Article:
Daodejing Chapter 30: a necessary evil

Richard Brown
2 min readMay 29


Those who assist a ruler with the way,
Never counsel him to conquer the world by force of arms.
It is something that is sure to rebound.
Wherever armies have been camped,
Brambles and thorns grow wild.
After great wars are over,
Years of scarcity and famine follow.
Good generals focus only on achieving results.
Not winning by force.
They achieve results without glorying in them.
They achieve results without celebrating them.
They achieve results without taking pride in them.
They achieve results only because they have no other choice.
They achieve results without using force.
Things that resort to force age quickly.
This is called going against the way.
Going against the way leads to an early end.


Laozi was appalled by the destruction and suffering caused by the countless wars that took place between the various feudal states battling for dominance of China towards the end of the Spring and Autumn period.

But rather than attempting to persuade the ruling class to give up war for moral and ethical reasons, he takes a much more pragmatic approach by pointing out that rushing into a conflict will hurt them just as much as (if not more than) their opponents because it will cause them to “age quickly” and lead to “an early end.”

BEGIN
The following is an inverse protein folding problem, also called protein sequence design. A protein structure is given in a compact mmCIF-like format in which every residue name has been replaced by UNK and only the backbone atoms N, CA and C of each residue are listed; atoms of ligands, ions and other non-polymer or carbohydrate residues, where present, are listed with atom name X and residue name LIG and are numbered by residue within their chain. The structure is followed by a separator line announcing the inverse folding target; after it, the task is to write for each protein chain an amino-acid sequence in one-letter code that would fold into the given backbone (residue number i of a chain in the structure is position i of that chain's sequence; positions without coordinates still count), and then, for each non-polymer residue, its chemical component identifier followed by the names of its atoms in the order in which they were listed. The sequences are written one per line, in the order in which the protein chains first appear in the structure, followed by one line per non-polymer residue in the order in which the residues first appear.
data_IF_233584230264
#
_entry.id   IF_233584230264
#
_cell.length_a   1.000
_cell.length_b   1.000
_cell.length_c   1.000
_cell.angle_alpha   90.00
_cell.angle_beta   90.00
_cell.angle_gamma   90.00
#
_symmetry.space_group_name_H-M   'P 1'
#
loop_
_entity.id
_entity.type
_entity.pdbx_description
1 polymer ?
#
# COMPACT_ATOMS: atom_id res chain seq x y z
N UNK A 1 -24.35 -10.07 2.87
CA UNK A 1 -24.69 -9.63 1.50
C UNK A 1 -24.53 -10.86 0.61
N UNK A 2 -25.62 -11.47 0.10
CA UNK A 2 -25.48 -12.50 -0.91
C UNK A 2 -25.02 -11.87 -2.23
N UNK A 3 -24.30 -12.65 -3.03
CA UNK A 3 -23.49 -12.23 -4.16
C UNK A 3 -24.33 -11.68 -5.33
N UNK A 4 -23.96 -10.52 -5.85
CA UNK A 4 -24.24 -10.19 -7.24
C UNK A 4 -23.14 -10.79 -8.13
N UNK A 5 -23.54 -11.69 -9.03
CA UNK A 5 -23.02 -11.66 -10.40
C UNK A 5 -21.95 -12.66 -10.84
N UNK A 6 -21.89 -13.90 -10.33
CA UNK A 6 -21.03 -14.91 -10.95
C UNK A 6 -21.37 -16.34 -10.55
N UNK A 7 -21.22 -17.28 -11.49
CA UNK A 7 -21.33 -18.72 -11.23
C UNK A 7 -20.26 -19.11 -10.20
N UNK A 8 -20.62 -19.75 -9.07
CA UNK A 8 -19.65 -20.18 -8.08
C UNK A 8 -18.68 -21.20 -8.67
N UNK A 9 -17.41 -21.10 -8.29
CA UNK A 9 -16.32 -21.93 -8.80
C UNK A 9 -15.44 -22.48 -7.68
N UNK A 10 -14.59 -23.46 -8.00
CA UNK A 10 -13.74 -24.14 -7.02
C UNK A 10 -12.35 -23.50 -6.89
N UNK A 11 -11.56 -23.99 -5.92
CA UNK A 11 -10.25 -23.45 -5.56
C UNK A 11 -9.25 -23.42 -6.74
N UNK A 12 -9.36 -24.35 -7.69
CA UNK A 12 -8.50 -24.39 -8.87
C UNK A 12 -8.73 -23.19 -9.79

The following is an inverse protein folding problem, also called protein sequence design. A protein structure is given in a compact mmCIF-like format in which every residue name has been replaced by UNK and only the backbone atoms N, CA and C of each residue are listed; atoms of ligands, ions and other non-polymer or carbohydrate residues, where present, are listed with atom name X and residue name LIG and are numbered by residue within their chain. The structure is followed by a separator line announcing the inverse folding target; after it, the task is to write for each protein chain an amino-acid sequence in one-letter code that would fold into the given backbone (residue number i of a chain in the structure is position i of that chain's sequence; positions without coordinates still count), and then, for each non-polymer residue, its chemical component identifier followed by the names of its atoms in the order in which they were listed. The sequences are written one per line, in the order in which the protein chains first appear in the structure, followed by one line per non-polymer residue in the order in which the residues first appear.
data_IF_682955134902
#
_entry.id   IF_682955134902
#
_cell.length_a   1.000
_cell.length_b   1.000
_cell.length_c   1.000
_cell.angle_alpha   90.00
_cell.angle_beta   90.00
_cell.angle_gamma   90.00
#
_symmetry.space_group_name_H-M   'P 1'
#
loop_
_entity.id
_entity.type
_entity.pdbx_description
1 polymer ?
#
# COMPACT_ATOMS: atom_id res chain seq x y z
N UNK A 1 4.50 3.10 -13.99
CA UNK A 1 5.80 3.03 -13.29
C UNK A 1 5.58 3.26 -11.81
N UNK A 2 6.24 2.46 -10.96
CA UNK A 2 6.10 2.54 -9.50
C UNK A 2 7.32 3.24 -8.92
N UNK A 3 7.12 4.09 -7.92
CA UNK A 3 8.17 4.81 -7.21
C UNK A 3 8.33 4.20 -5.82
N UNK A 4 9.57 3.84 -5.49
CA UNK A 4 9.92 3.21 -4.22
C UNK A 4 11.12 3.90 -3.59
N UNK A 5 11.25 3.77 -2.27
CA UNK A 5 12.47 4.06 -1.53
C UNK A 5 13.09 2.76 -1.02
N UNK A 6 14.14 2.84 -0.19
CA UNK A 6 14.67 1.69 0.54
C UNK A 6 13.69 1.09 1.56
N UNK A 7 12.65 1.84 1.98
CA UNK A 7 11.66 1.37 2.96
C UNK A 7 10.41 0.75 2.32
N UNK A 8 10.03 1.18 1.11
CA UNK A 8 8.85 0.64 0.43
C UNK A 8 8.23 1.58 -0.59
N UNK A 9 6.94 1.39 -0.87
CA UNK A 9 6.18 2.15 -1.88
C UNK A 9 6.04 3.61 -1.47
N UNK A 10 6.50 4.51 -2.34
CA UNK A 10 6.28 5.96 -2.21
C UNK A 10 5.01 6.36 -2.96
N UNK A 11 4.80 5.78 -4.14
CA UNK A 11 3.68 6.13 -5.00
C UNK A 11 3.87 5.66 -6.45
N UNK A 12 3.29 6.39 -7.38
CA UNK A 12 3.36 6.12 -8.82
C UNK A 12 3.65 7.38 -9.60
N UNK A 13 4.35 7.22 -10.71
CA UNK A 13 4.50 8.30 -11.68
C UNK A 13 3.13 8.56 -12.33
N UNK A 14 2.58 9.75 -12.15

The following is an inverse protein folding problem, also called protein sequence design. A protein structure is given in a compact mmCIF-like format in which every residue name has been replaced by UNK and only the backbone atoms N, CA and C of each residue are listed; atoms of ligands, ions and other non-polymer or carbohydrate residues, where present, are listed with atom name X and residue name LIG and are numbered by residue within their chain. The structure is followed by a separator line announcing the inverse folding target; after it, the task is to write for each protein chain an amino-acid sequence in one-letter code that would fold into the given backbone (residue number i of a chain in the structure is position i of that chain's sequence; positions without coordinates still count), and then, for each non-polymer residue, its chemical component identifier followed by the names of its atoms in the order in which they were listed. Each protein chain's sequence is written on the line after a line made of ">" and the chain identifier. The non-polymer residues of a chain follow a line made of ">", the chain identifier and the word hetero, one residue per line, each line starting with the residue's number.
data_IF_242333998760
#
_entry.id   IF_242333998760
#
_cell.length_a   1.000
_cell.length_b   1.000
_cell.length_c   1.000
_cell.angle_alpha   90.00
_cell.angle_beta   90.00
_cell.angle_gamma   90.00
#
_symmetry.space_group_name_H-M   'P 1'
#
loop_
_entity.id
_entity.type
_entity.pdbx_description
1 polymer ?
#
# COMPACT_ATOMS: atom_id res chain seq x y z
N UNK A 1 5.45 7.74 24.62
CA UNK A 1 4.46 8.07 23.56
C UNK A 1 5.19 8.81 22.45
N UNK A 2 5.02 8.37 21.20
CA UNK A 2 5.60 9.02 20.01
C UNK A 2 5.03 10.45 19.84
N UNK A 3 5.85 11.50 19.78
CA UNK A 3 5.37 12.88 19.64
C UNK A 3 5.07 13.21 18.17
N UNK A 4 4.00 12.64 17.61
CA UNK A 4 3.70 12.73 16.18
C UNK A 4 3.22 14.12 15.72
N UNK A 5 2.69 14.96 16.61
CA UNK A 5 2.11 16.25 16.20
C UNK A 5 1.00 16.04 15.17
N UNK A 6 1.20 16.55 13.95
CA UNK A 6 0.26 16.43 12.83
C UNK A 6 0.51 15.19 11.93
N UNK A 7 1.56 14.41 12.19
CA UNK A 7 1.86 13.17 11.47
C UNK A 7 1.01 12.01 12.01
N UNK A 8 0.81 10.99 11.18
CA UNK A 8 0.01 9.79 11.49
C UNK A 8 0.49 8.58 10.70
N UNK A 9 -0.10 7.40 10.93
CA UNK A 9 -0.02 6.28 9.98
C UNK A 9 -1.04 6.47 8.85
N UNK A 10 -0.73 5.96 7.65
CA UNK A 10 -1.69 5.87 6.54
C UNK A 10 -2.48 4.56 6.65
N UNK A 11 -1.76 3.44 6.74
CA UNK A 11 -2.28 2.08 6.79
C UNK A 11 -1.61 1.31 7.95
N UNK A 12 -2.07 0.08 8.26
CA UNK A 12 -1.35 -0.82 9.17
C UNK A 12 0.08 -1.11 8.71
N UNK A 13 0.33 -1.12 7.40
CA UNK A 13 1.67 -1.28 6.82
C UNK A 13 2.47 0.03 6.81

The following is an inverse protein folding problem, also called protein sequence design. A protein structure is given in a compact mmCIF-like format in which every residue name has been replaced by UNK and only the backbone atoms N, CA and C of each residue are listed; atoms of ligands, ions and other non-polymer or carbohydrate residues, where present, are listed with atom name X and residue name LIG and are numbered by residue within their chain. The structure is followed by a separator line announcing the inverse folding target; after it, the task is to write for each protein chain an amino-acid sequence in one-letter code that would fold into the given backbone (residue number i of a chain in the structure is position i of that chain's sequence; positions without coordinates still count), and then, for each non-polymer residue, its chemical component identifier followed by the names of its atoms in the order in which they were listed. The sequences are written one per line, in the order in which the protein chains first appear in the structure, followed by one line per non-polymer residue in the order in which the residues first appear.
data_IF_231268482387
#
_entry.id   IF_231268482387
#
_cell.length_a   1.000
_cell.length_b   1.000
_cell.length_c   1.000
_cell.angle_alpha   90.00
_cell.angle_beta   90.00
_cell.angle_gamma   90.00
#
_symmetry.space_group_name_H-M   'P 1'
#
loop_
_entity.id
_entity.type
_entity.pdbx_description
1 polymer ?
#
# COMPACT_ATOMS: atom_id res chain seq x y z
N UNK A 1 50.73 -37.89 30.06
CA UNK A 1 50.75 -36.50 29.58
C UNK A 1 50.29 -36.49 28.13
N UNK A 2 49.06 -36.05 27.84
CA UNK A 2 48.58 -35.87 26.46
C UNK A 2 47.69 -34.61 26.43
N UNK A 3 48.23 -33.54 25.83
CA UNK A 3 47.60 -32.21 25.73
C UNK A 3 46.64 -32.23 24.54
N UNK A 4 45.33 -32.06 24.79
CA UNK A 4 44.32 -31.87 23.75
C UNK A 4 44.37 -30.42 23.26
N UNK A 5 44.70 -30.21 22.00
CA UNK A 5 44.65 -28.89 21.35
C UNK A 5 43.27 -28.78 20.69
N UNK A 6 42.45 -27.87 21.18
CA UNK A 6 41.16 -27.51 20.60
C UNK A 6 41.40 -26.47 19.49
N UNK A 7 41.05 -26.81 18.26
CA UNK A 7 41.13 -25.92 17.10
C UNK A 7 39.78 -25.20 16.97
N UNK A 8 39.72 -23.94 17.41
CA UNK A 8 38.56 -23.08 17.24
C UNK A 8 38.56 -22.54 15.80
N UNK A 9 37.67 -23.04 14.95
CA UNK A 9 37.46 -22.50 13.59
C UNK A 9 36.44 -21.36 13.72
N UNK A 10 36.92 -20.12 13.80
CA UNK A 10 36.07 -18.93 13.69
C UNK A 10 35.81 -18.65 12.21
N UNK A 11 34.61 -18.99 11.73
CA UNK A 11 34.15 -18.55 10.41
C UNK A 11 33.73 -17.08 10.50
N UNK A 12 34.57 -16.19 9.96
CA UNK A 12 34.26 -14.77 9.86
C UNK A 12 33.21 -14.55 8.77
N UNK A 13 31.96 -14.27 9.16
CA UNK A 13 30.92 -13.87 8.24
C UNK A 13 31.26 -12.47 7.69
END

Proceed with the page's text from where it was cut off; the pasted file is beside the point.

Laozi therefore counsels that good generals focus on achieving results in the most effective way possible — preferably without using force. Ultimately, if they have no choice but to enter into a conflict they should bring it to an end as soon as their objective is achieved and take all the necessary steps to minimize the losses on both sides.

At best war is a necessary evil. Victory is not a cause for celebration or jubilation. Resorting to force is a sign of weakness and failure rather than strength and success. It only leads to brambles and thorns.

I took this image at Longhu (Dragon Tiger) Mountain, a famous Daoist site about ten miles south of Yingtan in Jiangxi Province. A great place to visit!



Richard Brown

I live in Taiwan and am interested in exploring what ancient Chinese philosophy can tell us about technology and the rise of modern China.

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